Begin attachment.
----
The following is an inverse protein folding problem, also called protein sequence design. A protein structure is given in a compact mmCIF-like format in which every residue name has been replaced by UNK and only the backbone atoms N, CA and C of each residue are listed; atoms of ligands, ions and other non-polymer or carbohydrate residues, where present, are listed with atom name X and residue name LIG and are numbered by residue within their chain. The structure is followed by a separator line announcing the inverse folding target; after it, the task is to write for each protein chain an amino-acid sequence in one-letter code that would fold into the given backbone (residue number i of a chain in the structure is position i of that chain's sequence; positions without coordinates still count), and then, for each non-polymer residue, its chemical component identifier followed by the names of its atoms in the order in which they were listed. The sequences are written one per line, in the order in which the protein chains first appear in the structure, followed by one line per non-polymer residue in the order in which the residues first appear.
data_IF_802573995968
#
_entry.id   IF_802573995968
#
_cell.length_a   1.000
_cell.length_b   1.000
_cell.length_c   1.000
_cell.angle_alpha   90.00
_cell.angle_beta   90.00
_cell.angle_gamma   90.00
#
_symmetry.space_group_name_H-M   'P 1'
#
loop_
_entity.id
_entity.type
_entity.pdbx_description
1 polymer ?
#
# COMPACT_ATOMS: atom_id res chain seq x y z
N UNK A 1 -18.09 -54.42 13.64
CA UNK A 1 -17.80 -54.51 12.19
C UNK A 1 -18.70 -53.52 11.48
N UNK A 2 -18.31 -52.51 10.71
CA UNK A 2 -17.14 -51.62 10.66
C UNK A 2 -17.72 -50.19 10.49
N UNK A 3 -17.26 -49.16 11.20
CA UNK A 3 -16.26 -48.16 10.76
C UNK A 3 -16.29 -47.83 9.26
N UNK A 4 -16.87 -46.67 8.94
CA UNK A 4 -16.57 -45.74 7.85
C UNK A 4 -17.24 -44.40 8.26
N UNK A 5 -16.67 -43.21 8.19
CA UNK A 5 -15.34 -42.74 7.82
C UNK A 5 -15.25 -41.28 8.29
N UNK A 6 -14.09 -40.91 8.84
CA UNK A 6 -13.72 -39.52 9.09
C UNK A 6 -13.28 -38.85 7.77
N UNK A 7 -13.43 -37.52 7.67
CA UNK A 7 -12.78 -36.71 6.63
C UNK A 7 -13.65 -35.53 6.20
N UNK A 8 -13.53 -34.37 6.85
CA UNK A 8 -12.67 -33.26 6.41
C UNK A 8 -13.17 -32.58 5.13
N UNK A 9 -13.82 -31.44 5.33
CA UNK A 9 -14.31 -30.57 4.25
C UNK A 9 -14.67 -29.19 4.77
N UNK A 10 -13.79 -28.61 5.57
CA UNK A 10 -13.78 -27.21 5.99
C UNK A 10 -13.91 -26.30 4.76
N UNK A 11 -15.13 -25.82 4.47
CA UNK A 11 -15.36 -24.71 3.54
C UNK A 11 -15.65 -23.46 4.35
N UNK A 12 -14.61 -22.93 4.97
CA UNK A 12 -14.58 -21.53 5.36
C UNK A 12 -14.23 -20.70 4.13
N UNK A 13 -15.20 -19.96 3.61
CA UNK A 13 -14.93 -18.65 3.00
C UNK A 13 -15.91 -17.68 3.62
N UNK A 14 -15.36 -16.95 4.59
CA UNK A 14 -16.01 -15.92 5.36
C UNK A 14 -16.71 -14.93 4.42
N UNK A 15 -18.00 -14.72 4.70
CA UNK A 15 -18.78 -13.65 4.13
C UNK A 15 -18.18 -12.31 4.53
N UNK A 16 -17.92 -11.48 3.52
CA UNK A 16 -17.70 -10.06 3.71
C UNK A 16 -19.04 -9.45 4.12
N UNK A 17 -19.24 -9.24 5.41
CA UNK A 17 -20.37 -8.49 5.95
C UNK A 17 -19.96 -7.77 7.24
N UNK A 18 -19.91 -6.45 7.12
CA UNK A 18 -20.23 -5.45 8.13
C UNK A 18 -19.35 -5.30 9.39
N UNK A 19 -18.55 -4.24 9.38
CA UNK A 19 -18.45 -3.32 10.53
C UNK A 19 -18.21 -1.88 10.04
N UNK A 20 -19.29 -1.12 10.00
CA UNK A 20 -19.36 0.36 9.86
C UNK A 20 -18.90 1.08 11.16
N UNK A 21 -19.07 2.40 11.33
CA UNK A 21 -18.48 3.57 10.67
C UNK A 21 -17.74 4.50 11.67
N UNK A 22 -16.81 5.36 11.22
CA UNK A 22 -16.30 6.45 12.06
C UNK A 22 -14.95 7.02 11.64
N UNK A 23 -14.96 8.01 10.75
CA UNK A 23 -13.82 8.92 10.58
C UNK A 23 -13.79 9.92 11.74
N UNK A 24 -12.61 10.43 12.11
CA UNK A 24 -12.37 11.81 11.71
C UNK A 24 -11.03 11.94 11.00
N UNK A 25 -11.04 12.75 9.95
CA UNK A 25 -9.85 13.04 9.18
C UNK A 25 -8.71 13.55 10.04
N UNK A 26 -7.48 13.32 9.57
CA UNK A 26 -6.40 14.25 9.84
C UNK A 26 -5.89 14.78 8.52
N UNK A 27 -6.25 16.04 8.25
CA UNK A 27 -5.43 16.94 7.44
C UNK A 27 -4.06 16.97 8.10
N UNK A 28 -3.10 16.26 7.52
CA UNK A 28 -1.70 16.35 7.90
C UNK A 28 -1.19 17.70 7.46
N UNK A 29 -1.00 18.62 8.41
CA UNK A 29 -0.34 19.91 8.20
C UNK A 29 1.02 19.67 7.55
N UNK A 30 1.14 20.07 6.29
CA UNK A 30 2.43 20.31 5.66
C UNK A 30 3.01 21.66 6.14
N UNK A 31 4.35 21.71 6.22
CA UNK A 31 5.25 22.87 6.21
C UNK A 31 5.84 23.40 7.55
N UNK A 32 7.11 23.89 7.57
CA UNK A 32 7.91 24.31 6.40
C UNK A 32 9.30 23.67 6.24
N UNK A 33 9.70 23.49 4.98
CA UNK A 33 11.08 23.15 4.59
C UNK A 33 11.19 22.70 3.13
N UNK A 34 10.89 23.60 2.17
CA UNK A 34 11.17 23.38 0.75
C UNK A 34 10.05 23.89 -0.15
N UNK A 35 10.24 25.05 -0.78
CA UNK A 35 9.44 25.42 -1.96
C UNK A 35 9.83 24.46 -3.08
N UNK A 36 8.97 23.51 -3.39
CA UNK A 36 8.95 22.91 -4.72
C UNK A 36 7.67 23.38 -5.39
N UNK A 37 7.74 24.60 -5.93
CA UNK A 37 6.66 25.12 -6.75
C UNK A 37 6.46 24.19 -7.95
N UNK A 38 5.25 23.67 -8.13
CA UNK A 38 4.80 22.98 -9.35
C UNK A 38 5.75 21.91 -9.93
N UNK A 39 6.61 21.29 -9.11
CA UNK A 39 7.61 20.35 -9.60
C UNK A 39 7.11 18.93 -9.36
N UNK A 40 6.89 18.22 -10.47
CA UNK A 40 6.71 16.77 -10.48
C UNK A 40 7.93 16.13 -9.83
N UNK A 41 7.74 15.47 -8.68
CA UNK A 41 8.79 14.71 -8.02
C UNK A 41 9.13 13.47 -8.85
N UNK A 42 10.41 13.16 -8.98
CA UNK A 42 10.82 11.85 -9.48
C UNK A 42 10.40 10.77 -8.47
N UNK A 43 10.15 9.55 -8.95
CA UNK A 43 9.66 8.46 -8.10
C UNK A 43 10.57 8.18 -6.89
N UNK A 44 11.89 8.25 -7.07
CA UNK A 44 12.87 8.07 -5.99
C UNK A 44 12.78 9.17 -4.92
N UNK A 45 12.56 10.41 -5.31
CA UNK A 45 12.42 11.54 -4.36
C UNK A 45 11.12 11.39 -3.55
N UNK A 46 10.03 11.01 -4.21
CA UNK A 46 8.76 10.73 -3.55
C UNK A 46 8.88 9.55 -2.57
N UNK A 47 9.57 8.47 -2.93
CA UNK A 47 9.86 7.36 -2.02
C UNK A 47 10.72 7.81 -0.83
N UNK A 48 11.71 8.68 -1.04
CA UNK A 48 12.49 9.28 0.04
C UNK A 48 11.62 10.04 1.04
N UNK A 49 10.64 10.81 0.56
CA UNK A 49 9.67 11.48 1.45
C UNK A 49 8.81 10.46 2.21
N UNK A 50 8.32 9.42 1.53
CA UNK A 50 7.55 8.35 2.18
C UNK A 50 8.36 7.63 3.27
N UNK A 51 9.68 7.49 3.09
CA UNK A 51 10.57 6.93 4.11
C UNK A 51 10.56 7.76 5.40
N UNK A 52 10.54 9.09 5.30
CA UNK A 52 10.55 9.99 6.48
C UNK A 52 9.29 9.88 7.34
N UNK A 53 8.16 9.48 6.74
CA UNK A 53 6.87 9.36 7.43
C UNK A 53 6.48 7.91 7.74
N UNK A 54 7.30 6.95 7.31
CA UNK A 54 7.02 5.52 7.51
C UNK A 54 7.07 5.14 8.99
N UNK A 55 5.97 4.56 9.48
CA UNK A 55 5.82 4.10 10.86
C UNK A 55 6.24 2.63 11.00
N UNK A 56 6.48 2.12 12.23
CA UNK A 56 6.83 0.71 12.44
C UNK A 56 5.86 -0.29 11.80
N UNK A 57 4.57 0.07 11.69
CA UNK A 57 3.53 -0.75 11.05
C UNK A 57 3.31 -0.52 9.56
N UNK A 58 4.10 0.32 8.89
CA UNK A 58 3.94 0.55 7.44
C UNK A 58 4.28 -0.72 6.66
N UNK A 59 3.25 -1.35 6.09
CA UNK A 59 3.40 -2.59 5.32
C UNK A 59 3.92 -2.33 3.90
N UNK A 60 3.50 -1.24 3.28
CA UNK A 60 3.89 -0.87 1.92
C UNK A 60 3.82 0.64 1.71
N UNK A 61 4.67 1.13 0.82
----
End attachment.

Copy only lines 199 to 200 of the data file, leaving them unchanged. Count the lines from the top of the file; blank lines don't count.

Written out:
N UNK A 60 3.50 -1.24 3.28
CA UNK A 60 3.89 -0.87 1.92